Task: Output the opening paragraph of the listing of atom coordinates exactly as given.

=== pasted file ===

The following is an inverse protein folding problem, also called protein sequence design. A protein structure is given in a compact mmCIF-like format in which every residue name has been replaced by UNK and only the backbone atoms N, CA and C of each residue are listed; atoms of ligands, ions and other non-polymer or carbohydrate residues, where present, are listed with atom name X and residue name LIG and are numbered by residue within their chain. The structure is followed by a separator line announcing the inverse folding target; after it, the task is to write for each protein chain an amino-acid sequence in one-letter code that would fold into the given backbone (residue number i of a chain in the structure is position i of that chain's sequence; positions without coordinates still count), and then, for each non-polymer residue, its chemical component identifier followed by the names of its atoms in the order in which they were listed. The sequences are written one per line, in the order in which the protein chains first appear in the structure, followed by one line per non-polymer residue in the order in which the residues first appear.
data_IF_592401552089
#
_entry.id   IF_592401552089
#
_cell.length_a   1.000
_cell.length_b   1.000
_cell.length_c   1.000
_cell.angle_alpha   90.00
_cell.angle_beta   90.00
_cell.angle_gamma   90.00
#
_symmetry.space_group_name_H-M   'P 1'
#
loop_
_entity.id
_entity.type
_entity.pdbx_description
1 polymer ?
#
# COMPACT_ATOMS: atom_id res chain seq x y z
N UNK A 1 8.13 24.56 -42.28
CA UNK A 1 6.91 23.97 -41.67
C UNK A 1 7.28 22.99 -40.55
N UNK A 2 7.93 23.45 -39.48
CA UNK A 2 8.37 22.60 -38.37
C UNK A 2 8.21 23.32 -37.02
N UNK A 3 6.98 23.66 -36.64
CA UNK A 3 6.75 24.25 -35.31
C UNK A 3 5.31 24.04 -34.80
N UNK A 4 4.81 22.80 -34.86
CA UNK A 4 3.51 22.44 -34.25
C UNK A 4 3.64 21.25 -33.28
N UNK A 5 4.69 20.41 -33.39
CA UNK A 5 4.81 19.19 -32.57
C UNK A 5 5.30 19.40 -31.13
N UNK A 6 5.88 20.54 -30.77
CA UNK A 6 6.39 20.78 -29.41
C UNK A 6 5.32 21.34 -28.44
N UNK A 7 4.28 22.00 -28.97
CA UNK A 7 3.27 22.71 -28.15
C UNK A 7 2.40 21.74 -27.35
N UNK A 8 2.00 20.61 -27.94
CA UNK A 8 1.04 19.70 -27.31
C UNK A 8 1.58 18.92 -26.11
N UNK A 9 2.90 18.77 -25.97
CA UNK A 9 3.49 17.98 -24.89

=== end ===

The following is an inverse protein folding problem, also called protein sequence design. A protein structure is given in a compact mmCIF-like format in which every residue name has been replaced by UNK and only the backbone atoms N, CA and C of each residue are listed; atoms of ligands, ions and other non-polymer or carbohydrate residues, where present, are listed with atom name X and residue name LIG and are numbered by residue within their chain. The structure is followed by a separator line announcing the inverse folding target; after it, the task is to write for each protein chain an amino-acid sequence in one-letter code that would fold into the given backbone (residue number i of a chain in the structure is position i of that chain's sequence; positions without coordinates still count), and then, for each non-polymer residue, its chemical component identifier followed by the names of its atoms in the order in which they were listed. The sequences are written one per line, in the order in which the protein chains first appear in the structure, followed by one line per non-polymer residue in the order in which the residues first appear.